Concussion and Visual Impairments

“Concussion is a brain injury caused by a blow to the head, neck, face, or body resulting in a sudden shaking or jarring of the brain inside the skull” (Parachute, 2017).

Reduced visual functioning is a common characteristic of concussion. The related symptoms such as blurred vision, sensitivity to light, and visual fatigue can be induced by typical activities, such as reading, playing sports, using a computer, or working under overhead lighting.

Concussion symptoms can be more challenging to recognize in those with visual impairments. In the case of an individual with low vision, a small to moderate fluctuation in visual functioning may easily go unnoticed. For an individual who is blind, changes in visual functioning do not apply, potentially making concussion symptoms challenging to identify.

These resources are meant to provide additional information and considerations for when an individual with a visual impairment sustains a concussion. They are designed to be used alongside general concussion protocols from Parachute, Canada’s national charity dedicated to injury prevention, as well as Concussion Awareness Training Tool (CATT), an online educational concussion resource page. The resources are meant for reference use by healthcare professionals wanting more information on concussion management in those who are blind or visually impaired, individuals who are blind or visually impaired, or parents of children who are blind or visually impaired for extra information to possible modifications and accommodations to concussion management.


Generic Concussion Resources:

Concussion Awareness Training Tool (CATT)

Vision Impairment Specific Concussion Resources:

Return to Sport Considerations:

Return to Sport Infographic.pdf (revised Oct. 2021)
Return to Sport Document.pdf
Return to Sport One-pager.pdf (revised Oct. 2021)

Return to School Considerations:

Return to School Infographic.pdf (revised Oct. 2021)
Return to School Document.pdf
Return to School One-pager.pdf (revised Oct. 2021)

Return to Work Considerations:

Return to Work Infographic.pdf (revised Oct. 2021)
Return to Work Document.pdf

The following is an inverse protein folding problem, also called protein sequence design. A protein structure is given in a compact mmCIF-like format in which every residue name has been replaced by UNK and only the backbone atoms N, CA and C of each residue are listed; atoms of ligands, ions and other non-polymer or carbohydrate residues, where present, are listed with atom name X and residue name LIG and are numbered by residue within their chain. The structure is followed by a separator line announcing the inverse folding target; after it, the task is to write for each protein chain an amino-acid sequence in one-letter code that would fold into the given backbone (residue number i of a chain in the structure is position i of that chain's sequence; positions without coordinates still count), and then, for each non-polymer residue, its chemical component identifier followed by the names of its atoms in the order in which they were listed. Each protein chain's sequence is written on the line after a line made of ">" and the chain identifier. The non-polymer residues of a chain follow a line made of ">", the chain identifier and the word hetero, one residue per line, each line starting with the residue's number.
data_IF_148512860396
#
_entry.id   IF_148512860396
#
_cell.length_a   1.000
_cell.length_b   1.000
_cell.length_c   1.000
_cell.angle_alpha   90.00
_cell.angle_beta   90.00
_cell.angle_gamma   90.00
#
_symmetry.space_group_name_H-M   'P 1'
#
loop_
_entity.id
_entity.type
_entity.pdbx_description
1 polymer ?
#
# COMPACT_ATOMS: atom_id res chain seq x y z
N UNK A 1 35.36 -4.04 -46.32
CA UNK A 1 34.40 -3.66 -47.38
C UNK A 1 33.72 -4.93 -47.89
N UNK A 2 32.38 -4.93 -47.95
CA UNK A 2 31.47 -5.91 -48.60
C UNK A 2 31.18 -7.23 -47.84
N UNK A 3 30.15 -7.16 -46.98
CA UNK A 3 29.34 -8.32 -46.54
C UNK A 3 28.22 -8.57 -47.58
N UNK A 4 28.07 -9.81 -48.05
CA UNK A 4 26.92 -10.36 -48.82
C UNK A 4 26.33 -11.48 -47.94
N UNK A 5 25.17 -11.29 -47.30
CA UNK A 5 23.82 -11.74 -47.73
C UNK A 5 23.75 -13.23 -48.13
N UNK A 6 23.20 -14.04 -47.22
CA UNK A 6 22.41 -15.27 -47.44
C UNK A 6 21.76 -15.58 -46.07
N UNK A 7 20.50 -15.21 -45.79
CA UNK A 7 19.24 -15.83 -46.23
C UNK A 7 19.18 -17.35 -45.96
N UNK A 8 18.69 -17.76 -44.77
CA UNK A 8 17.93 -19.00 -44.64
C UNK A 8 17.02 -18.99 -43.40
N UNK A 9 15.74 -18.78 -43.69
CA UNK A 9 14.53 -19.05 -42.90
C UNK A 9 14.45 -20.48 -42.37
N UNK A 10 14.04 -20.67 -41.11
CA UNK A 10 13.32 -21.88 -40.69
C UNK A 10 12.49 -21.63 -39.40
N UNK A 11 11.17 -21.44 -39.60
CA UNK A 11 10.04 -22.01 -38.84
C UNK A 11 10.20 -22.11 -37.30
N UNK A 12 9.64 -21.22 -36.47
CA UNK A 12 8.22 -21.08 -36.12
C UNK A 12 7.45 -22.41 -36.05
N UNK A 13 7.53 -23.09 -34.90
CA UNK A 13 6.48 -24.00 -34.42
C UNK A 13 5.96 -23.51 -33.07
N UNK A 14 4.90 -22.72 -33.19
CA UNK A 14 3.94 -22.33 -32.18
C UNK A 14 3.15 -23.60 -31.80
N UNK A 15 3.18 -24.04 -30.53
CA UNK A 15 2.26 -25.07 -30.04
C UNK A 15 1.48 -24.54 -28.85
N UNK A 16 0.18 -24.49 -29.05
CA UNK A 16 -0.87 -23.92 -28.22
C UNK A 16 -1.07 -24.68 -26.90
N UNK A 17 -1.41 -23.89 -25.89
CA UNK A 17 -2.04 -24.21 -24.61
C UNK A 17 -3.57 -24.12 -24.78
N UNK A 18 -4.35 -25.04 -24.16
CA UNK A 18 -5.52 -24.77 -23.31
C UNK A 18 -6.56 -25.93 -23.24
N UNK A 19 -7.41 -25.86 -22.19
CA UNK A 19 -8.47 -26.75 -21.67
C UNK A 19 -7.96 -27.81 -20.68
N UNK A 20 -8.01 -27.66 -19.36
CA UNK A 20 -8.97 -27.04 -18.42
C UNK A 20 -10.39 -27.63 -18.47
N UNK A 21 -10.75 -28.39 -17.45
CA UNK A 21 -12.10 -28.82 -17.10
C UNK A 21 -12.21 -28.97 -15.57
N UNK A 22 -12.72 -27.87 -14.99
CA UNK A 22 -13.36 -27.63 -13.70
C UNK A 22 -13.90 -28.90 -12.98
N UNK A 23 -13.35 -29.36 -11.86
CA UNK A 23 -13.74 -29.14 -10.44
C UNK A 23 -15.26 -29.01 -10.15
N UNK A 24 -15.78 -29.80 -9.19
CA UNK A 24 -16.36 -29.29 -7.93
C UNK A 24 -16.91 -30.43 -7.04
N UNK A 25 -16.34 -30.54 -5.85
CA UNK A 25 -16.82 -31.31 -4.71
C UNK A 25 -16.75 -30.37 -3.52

Return to Work One-pager.pdf (revised Oct. 2021)


We would like to thank and recognize the work of our Concussion in Athletes who are Blind and Visually Impaired Working Group as well as others who have contributed to or reviewed these materials.

Working Group Members, Contributors, and Reviewers:

Dr. Shelina Babul, PhD, BC Children’s Hospital, UBC
Natalie Barcelo PT, M.Sc. Candidate, McGill University
Dr. Amanda Black, PH.D CAT(C), Sport Injury Prevention Centre, University of Calgary
Jane Blaine, CEO, Canadian Blind Sports Association
Dr. Lindsay Bradley MD, CCFP(SEM), Dip Sport Medicine, Carleton Sport Medicine Clinic, National Goalball teams
Meghan Buttle, MSc. PT, Dip. Sport PT, Physiotherapist with Canadian Sport Institute Ontario and CBSA
Isabelle Cossette PT, Dip. Sport PT, MSc., PCN Physio
Stephanie Cowle, Parachute Canada
Dr. Kristine Dalton OD., Ph.D., University of Waterloo
Jenny Dea, PT, MSc. Physio with ParaAlpine Canada
Sofeya Devji, M.A. (Education). BC School District #8
Dr. Gordon Douglas MD
Shane Esau, M.Kin, CSEP-CEP, Sport Injury Prevention Research Centre, University of Calgary
Anna Guenther, University of Waterloo, Canadian Blind Sports Association
Codi Isaac PT, MScPT. Lead Concussion Physiotherapist, Glen Sather Sports Medicine Clinic
Dr. James Kissick MD (Sports Med), IPC Sports Medicine Committee
Lynn Langille, Teacher of Students with Visual Impairments, Orientation and Mobility Instructor
Agnes Makowski PT, Athletics Edge Sports Medicine, Physiotherapy advisor – Skate Canada
Haley Olinyk, Athlete, Canadian Blind Sports Association
Dr. Kathryn Schneider PT, Ph.D., Sport Injury Prevention Centre, University of Calgary
Juliette Teodoro, M.Sc. Candidate, University of Waterloo
Dr. Adam Wilton, PhD, COMS, Provincial Resource Centre for the Visually Impaired, Vancouver, BC
Anne Marie Yeboah, M.Sc. Candidate, University of Waterloo